KC is an appealing method of pain management in infants undergoing painful medical procedures and appears to be safe for both term and preterm infants (Table 1). However, only two trials on KC have been conducted, and the generalizability and standardization of this intervention is complicated by variations in maternal attitudes and comforting styles. In several trials, mothers introduced additional comforting techniques such as stroking or verbalization when providing KC, which exerted unknown effects. Moreover, Johnston et al. (2003)(35) reported a 40% refusal rate among mothers, indicating that not all women were comfortable with the approach; women who are less comfortable may be less effective in relieving their newborns’ distress. Further research on this method and the variable impact of maternal style and attitude are indicated.
Use of a familiar pleasant smell is a low-risk, low-cost intervention that may distract the infant from procedural pain (Table 1). The two available trials showed that newborns familiarized to a vanillin scent evidenced reduced pain response during venipuncture, but not during heel sticks; however, the familiar smell of maternal breast milk was effective in providing analgesia for the latter. As with other research in this area, the evidence is qualified by the authors’ failure to provide for or explain observer-blinding procedures.
Four trials and one meta-analysis of unpublished research offer preliminary evidence for the efficacy of swaddling in managing pain and distress caused by heel sticks in preterm infants (Table 1). In each of these, however, assessments were done by a non-blinded observer, who, in some cases, also provided the intervention. All but one investigation employed a crossover design, but order effects were generally not examined. No reports have evaluated swaddling in full-term newborns or in painful procedures other than heel stick. It seems likely that swaddling, facilitated tucking or other interventions which gently support the baby in a naturally secure position may help to relieve procedural pain in neonates, but further well-designed research is needed.
Multisensory stimulation as tested by the Bellieni group in two reports appears to produce analgesic effects for both term and preterm infants undergoing heel sticks (Table 1). One major limitation of these trials however is their failure to fully blind observers. In addition, their larger 2002 investigation demonstrated that the saturation method without the administration of glucose caused infants to become irritable and to respond to the heel stick with increased signs of distress (47). Bellieni and colleagues argued on the basis of this observation that sensorial saturation will be most effective if there is a ‘favorable background situation’ (p. 462)(47), provided by the newborn sucking a sweet liquid. Yet, the Johnston group failed to find a similar ‘favorable background’ effect in their work on simulated rocking with sucrose; the addition of the sugar stimulus did not significantly enhance pain reduction (50). It may be that specific stimuli alone provide a high degree of distraction or comfort, while the introduction of multiple unfamiliar and less comforting stimuli acts to heighten rather than distract the infant's attention. It is clear that further research on the incremental effects of individual components of the sensorial saturation package is necessary.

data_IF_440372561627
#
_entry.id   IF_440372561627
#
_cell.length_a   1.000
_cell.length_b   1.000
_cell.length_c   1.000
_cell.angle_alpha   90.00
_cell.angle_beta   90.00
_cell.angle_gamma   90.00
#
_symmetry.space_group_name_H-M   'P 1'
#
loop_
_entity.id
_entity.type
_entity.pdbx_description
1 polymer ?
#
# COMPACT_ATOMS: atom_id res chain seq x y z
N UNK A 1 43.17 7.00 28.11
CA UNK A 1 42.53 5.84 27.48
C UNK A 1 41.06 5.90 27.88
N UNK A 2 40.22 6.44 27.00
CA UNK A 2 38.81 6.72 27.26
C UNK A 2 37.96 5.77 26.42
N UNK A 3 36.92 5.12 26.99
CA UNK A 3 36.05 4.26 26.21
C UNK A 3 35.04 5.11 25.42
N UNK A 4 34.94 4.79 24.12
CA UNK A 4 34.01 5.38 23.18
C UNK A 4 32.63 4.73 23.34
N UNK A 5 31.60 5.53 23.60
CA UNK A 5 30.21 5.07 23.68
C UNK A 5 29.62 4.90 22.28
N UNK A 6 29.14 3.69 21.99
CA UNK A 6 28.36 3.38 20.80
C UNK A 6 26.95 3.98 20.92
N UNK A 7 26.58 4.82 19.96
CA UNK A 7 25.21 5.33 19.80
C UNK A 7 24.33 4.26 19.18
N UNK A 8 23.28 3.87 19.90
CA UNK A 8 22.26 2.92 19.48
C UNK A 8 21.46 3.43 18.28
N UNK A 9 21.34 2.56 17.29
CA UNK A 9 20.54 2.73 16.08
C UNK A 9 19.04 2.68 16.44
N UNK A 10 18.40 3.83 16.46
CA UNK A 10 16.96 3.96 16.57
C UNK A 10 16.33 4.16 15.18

The available evidence suggests that there are a number of potentially effective CAM interventions that can safely alleviate the pain and distress among preterm and full-term infants undergoing painful medical procedures. Many of the modalities described earlier need to be evaluated in controlled trials with adequate sample sizes and well-validated behavioral measures, and assessed by raters who are blinded to experimental condition. A few studies have shown that blinding with a well-placed camera is possible for these therapies. Researchers should also be encouraged to use and fully describe randomization procedures, statistical methods, effect sizes and adequate reliabilities for behavioral ratings. For minor procedures, trials are needed to further assess the efficacy of such methods as KC, swaddling, olfactory stimulation and music-based interventions against sucrose, and against standard pharmacological analgesics in both healthy and preterm/sick infants. In addition, more work is needed to investigate the benefits of CAM approaches as adjuncts to conventional analgesics for major procedures such as circumcision, surgery and mechanical ventilation.
Other CAM modalities for which no research in neonates exists may also deserve attention. Massage, e.g. is often very comforting and has been shown to be effective among adults for specific pain complaints (51). Moreover, a few experienced researchers have found that a standardized massage protocol can contribute to the growth and development of stable preterm newborns (52, 53). Yet many NICUs maintain a ‘minimal touch’ standard, following the recommendations of earlier authorities, who found that premature babies often suffered from blood oxygen desaturation as a result of constant routine handling during examinations and daily care (54). Well-designed and carefully monitored trials of therapeutic massage in preterm and full-term infants are needed to determine the safety and efficacy of this modality for daily care and as an analgesic for procedural and organic pain.
Finally, it is crucial that the field develop clear guidelines, based on good evidence, of which approaches — CAM, conventional analgesic, or a combination of these — provide the safest and most reliable analgesia for full-term or preterm newborns, for healthy or sick infants and for babies of different ages through the immediate neonatal period. It is unknown which CAM approaches are best suited for which painful procedures, and for which infants (e.g. term infants versus preterm and/or sick infants). Our ability to ensure infants’ health and survival through effective care should be matched by our ability to do so with minimum levels of pain and distress.
Acknowledgements
Research by the authors is supported in part by R01 DE12754 awarded by the National Institute of Dental and Craniofacial Research (PI: Zeltzer) and R01 MH063779 awarded by the National Institutes of Mental Health (PI: Jacob).